Hershfield: I think there's a couple things at play here. Like any good behavioral problem, there's not going to be one solution. And not just a one-size-fits all, but just one solution. So, I can imagine that part of the problem might be messaging. Wouldn't it be interesting to run an experiment where, rather than say "save for retirement," we say "save for your financial independence or freedom"? That's a fascinating idea to me. And I think it's related to the concept that many young people just don't identify with being older. And to some extent being older, thinking about aging--it feels slightly negative, unpleasant, reminds one of death. Even if those associations shouldn't be there, shouldn't be accurate, and retirement is one of those.

And so, I think it's an experiment worth running, to actually try to see what would happen if you change the framing there, change the messaging. You'd most likely want to couple that with something else, because it can't just be the case that messaging will change this very complex behavior. Because if it was just that, I think we would have come up with something by now. But doing some sort of messaging shift in conjunction with something else may matter. For example, one of the insights that I've been pointing to in my research is that we've got these tensions between current and future selves. And one way to get people to do things to help their future selves is to try to make it easier on their current selves, that is to try to make sacrifices easier.

So, whether that's breaking those sacrifices down into bite-sized bits or whether it's giving somebody a reward alongside the sacrifice. What if somebody was saving? What if younger people received some sort of benefit every time they hit some sort of retirement-saving milestone? I recognize that that would have to come from somewhere; you'd have to remove money from some overall pot. But what if you were to actually reward people along the savings journey? Would that make it easier, in conjunction with your great idea of changing the framing, changing the messaging?

Ptak: That's a good segue to what was going to be my next question, which is research that has found that people are more inclined to save if the saving is framed in smaller increments. In fact, I think you alluded to that idea of breaking things into smaller bite-sized chunks--$5 a day in savings versus $150 a month. Why is it that people might respond more to that? And what are the takeaways for applications like robo-advisors, 401(k)s, and other platforms that attempt to encourage savings?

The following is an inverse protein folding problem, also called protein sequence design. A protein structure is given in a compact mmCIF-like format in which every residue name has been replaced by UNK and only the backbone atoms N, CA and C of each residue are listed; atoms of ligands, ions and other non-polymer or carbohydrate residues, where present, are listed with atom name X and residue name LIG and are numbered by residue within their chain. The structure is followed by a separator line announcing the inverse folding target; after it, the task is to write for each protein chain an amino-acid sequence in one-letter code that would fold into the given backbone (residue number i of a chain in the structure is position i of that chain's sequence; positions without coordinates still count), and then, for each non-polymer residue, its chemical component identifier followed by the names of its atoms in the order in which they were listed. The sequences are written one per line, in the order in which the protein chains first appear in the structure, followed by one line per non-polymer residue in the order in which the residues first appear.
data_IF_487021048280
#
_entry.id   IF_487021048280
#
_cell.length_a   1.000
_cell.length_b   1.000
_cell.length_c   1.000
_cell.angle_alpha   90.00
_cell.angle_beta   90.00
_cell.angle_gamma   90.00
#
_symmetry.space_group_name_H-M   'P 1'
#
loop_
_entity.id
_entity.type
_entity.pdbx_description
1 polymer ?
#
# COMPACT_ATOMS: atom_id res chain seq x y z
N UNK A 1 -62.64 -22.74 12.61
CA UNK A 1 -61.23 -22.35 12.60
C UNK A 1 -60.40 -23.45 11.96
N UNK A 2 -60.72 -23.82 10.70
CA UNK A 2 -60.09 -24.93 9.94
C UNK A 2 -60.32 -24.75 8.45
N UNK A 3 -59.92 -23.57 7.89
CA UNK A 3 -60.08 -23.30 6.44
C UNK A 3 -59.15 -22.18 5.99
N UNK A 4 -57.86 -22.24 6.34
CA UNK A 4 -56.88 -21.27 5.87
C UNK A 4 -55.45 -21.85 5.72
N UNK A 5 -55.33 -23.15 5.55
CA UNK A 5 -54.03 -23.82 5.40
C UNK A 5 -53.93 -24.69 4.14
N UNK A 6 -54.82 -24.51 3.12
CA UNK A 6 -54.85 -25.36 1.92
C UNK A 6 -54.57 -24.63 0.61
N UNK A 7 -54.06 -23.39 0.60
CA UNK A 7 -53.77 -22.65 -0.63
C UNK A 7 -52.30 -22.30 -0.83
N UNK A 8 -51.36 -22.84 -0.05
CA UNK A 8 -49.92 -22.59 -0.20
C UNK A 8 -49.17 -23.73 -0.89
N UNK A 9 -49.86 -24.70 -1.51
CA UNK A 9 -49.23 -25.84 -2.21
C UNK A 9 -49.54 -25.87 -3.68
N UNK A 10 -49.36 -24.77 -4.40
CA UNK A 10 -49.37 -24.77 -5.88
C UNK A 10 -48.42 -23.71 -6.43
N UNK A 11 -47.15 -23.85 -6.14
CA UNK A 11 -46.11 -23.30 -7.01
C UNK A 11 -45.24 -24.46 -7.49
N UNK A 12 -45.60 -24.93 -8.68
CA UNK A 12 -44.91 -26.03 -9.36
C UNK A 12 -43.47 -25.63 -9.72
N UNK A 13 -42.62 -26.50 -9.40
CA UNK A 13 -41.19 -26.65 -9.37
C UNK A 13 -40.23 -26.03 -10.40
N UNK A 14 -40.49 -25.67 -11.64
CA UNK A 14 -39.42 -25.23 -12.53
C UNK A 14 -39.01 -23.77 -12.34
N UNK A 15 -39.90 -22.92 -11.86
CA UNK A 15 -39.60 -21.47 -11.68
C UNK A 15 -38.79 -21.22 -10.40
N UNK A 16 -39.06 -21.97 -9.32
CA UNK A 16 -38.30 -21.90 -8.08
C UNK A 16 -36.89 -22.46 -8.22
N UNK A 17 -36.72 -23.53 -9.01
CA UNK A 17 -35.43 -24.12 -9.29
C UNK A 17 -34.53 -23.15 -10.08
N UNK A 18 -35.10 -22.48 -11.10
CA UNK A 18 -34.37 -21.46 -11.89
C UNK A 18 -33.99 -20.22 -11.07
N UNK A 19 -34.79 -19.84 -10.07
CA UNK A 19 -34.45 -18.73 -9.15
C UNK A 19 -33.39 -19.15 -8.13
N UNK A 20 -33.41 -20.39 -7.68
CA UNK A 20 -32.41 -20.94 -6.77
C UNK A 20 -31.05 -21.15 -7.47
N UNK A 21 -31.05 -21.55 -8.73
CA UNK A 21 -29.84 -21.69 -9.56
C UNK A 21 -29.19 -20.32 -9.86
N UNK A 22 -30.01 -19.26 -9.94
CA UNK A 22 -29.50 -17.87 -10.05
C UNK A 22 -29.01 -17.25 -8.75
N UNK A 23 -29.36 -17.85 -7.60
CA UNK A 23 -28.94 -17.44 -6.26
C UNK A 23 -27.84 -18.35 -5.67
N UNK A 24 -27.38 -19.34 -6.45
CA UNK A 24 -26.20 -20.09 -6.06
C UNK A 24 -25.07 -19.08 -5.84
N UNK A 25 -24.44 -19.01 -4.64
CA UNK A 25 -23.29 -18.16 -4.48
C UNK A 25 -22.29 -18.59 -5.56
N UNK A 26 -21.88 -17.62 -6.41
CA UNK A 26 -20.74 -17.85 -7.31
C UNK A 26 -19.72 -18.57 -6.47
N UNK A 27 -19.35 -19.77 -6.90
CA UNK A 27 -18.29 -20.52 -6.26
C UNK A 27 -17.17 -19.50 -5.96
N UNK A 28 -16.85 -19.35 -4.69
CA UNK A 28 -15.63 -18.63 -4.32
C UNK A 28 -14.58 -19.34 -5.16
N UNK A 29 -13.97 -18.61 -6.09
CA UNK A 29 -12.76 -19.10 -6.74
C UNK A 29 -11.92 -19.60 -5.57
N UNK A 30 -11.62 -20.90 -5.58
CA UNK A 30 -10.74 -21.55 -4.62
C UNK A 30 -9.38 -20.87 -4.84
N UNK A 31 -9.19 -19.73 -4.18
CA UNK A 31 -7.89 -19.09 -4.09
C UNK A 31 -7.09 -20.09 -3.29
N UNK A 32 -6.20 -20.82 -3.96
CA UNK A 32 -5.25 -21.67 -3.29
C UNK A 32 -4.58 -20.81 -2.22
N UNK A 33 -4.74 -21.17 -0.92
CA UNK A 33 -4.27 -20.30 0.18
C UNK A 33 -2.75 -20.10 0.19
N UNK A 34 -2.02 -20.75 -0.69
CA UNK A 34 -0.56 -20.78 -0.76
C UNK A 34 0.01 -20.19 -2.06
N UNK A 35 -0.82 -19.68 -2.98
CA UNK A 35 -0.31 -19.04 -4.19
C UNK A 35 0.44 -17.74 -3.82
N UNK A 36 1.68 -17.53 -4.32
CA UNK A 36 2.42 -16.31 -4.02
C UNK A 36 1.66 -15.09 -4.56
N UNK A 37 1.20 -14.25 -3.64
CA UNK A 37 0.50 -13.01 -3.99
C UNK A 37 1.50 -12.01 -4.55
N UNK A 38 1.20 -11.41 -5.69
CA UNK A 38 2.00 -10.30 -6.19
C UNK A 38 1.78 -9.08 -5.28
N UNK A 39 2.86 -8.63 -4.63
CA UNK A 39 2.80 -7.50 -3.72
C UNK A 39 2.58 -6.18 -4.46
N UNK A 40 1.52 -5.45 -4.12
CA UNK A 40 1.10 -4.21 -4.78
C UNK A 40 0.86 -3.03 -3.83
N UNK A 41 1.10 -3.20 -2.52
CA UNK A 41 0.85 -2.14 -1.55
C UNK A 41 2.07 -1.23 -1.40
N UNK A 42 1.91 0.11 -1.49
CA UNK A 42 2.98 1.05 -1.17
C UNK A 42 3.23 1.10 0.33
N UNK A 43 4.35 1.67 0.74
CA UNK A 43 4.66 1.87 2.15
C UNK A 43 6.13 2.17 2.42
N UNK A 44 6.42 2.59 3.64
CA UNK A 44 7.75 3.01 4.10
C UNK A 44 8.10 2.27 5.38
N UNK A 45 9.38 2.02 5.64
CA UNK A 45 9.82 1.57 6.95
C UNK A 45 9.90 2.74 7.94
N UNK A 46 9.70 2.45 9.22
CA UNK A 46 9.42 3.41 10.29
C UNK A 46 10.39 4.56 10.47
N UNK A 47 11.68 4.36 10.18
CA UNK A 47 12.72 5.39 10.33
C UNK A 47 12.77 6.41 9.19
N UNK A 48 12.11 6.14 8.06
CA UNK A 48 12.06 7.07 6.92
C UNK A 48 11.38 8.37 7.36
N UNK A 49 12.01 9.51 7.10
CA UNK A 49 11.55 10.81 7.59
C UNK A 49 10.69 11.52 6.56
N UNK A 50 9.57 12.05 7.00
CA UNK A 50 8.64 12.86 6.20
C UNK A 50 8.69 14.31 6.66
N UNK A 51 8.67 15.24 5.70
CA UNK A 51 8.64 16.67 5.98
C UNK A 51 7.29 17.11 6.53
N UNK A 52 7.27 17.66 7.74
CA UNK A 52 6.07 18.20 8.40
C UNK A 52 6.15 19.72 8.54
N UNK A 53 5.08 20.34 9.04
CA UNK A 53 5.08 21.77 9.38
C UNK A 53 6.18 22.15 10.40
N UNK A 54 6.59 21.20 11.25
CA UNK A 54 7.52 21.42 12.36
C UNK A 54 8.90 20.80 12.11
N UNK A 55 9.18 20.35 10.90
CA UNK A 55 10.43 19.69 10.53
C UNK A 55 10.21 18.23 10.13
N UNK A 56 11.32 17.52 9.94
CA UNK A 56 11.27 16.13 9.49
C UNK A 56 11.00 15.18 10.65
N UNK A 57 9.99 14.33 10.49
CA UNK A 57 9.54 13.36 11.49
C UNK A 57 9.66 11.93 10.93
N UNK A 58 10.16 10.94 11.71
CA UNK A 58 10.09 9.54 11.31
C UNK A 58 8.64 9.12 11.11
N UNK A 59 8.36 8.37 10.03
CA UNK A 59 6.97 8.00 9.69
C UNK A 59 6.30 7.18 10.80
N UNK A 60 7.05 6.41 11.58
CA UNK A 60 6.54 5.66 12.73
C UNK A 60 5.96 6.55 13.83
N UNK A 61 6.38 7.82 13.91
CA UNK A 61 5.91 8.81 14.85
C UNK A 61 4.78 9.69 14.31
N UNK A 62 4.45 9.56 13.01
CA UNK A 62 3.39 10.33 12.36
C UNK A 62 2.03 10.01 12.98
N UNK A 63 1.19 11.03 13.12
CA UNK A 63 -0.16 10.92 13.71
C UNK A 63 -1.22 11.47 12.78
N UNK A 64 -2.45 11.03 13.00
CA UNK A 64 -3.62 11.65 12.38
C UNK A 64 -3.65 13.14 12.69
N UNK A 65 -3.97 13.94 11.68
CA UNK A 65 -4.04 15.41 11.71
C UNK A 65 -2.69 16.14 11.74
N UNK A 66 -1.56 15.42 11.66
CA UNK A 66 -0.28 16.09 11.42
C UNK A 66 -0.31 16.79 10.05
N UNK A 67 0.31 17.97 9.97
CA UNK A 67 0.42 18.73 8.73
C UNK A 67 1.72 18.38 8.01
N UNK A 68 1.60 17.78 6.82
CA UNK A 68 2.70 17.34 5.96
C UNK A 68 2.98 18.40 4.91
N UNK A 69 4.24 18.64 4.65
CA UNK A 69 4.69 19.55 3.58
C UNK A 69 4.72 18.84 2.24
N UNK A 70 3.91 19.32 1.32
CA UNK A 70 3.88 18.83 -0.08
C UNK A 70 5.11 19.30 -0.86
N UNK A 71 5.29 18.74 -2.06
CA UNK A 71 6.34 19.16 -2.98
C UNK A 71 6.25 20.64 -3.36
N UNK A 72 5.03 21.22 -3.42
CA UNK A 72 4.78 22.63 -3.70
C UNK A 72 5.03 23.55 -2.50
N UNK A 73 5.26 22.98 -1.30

Hershfield: This is a research project that we recently published, my collaborators were Shlomo Benartzi and Steve Shu. The basic idea there was that we tried to get new investors, through a fintech app, to sign up for an automatic savings plan. And we framed that plan either as $150 a month, $35 a week, or $5 a day, which all amounts to the same chunk of money, but $5 a day feels like an easier sacrifice to make. It also feels like something we can easily imagine giving up. There's a lot of things that I think of that could be $5 a day that I could do without. But when it comes to $150 a month, it's harder to have those thoughts. So, I think there's a lesson to be learned here. One is that, this is what we call temporal reframing. Of course, we're not the first to do this. The mattress industry has been doing this sort of thing for decades now: They tell you that this expensive mattress is only $0.06 a night for the best sleep of your life.

This sort of temporal reframing I think can help people conceptualize these sacrifices. But I do think that there's an important caveat here, which is that we've got to consider what the different amounts are going to be and for what different groups we're talking to. This is something that I think needs some more experimentation in the field. When you think about a robo-advisor, when you think about helping somebody try to save--what if I'm making less than $50,000 a year? What if I'm making more than $250,000 a year? How should I break those saving chunks down? And I think that's something that needs some experimentation to really look at in a way that could be the most effective.

This article was adapted from an interview that aired on Morningstar's The Long View podcast. Listen to the full episode.